Scaffold Safety toolbox talk

A simple, 5 minute outline of what to cover in a toolbox talk on Scaffold Safety.

Falls from heights is one of the biggest killers on construction sites, most of which occur from a height of less than 4 metres. Scaffolding causes many of these incidents, largely due to workers becoming complacent to Scaffolding Safety procedures. It is critical that scaffolding is erected by appropriate persons, that it is regularly inspected and maintained, and that users are aware of the associated risks. Everyone on site has a duty to keep themselves and others safe.

Why run a Scaffold Safety Toolbox Talk?

  • Prevent workplace accidents involving scaffolding
  • Fewer accidents mean higher productivity
  • Improve understanding of legislation and standards

Scaffolding risks

Some common risks around scaffolding include:

  • Slips and trips on slippery/obstructed surfaces.
  • Falls - either through gaps while climbing, or due to poorly constructed platforms.
  • Scaffold collapse.
  • Falling tools, scaffold parts and materials.
  • Failure of scaffold components.
  • Electrocution from overhead cables.

Scaffolding competencies (in New Zealand)

Any scaffold that is over 5 m must be erected by a person who holds a certificate of competence for that type of scaffolding (Basic, Advanced, or Suspended). Any scaffold under 5 metres must be erected by a competent person, which is defined as someone with adequate training, qualification, or experience.

Site assessment

Many factors affect the risk profile of scaffolding. Some things to consider before erecting scaffolding include ground conditions, environmental conditions, accessways, proximity to electrical cables and powerlines, and proximity to the public.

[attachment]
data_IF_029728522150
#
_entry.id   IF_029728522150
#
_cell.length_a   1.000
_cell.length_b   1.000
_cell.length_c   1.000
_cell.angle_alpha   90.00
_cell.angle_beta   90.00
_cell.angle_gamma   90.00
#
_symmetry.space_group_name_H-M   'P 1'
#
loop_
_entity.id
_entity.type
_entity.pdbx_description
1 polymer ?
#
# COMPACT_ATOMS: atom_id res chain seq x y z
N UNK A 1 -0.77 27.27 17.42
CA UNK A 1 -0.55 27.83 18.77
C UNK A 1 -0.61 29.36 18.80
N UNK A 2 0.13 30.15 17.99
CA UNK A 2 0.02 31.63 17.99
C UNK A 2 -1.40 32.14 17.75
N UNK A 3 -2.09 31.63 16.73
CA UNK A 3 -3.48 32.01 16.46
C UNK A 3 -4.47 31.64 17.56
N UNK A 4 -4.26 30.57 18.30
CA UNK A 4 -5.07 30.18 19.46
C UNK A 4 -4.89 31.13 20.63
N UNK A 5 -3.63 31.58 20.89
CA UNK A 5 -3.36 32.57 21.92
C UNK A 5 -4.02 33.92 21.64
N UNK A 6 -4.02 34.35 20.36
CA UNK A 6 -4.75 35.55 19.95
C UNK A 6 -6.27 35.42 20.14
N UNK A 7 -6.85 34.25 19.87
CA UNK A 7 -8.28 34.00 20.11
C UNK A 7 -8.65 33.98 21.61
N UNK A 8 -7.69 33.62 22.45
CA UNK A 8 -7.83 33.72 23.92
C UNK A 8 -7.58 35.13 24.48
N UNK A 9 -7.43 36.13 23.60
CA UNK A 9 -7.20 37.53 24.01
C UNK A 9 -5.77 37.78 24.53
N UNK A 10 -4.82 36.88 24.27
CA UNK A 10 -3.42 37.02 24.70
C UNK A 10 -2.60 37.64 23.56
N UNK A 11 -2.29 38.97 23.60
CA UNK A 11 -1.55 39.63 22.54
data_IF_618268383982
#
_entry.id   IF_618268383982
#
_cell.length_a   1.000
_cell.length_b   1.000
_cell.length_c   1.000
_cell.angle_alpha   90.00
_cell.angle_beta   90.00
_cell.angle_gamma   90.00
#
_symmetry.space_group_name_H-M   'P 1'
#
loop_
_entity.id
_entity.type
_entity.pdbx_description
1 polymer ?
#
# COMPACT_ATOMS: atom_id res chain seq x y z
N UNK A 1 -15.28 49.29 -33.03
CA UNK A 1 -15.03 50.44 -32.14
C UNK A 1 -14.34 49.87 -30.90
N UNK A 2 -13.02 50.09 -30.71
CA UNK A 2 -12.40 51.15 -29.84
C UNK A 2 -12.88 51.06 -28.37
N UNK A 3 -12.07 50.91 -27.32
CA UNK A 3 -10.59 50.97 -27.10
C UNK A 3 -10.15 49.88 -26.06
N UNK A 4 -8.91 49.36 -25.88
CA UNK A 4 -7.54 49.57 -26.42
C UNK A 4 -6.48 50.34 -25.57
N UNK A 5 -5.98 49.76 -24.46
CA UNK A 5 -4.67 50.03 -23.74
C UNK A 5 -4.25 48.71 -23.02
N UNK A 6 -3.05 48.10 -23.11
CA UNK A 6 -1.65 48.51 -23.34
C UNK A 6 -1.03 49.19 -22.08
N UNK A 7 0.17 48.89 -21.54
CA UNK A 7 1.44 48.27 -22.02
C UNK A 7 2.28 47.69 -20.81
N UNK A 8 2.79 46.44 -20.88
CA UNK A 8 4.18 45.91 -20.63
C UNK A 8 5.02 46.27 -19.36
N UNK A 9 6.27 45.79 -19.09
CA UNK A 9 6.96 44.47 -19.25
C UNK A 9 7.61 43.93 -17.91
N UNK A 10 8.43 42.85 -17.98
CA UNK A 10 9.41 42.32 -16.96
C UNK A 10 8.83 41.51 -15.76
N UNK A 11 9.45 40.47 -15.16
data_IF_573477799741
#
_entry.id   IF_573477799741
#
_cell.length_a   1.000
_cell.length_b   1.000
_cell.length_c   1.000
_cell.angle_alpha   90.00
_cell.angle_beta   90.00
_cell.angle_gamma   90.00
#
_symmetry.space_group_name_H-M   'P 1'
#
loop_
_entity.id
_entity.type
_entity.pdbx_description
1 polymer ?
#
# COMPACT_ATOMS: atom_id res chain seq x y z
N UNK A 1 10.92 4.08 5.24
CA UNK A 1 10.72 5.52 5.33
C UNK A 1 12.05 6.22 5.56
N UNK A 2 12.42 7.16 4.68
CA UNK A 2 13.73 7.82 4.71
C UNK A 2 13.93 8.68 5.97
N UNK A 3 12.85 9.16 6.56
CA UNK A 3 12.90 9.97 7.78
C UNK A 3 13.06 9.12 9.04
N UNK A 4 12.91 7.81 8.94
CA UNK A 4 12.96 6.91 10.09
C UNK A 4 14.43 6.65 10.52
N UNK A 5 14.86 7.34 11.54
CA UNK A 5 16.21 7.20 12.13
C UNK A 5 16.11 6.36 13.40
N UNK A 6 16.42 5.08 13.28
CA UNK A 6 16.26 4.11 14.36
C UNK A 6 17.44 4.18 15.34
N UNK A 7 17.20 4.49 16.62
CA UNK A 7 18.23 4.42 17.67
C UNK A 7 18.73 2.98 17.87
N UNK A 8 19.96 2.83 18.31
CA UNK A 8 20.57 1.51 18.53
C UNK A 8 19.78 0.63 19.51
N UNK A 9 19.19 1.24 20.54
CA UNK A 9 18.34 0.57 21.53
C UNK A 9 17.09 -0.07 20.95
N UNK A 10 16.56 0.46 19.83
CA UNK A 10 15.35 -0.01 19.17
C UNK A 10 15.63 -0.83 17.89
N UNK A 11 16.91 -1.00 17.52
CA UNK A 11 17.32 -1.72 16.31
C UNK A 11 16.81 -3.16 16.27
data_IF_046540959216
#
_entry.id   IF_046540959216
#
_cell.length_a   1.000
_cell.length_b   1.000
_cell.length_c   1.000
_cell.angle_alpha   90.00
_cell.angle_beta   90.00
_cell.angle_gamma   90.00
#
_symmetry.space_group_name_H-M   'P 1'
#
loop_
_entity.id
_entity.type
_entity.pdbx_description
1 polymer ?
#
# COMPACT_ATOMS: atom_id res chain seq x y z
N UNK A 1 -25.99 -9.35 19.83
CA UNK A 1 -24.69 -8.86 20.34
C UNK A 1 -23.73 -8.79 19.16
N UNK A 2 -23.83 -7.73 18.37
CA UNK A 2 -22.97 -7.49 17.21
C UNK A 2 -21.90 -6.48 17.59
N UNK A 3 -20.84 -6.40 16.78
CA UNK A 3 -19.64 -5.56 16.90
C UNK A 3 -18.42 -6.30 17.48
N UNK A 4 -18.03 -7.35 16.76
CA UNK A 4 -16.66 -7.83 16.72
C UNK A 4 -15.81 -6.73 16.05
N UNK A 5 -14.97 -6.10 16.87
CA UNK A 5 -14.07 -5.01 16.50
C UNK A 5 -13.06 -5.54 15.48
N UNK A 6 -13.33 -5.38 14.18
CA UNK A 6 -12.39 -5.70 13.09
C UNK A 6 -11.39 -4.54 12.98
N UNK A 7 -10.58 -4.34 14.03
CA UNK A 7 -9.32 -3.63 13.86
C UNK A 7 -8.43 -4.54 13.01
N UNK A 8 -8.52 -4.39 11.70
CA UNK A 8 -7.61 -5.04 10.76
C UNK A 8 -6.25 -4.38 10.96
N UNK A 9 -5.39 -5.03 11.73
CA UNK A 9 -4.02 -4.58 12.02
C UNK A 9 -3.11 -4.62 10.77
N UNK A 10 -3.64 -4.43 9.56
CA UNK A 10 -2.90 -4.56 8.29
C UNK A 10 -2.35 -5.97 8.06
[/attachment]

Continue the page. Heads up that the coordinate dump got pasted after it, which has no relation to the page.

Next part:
In New Zealand, work involving the erection and dismantling of scaffold where the highest platform exceeds 5 metres, must be notified to WorkSafe at least 24 hours before the work begins.

Fall protection and rescue

Fall arrest harnesses should be worn by workers on scaffolds whenever there is a risk of a fall, and anchor points must be capable of withstanding the force of the fall. It is important there is a fall rescue plan in place because fallen workers are at risk of blood pooling, which can cause loss of consciousness or death, and rescuers are also at risk of falling. All workers on site should be aware of the Fall Rescue Plan.

Scaffold use and management

In New Zealand, all scaffolds, excluding scaffolds under 2 metres, must be checked, and tagged by a competent person; before handover to a PCBU.  The tag must clearly display important safety information. If a scaffold is incomplete, it must be clearly labelled as such.

It is important to perform daily pre-starts and weekly inspections. Details of the inspections must be recorded and signed. Inspections should check:

  • Are all components present?
  • Is the ground capable of supporting all imposed loads?
  • Are couplers tightened properly?
  • Are ties and braces in place and effective?
  • Are working platforms free of trip hazards?
  • Is there at least 450 mm clearance, passed stacked materials?
  • Are any planks damaged or not properly supported?
  • Are guardrails and kickboards securely in place?
  • Are stairs and ladders properly secured, hatches in place, and operating correctly?
  • If adjacent to public areas, is there adequate public protection, such as barricades or catch fans? 

Always wear a safety helmet and appropriate safety footwear. Make sure you report any damage / scaffolding that is no longer safe; since unsafe ones should be taken out of service.  

Key takeaways:

  • Always perform a risk assessment to identify site-specific hazards.
  • Make sure scaffolding is erected by a competent person.
  • Regularly inspect scaffolding for any damage or missing parts. 
  • Always wear appropriate PPE.

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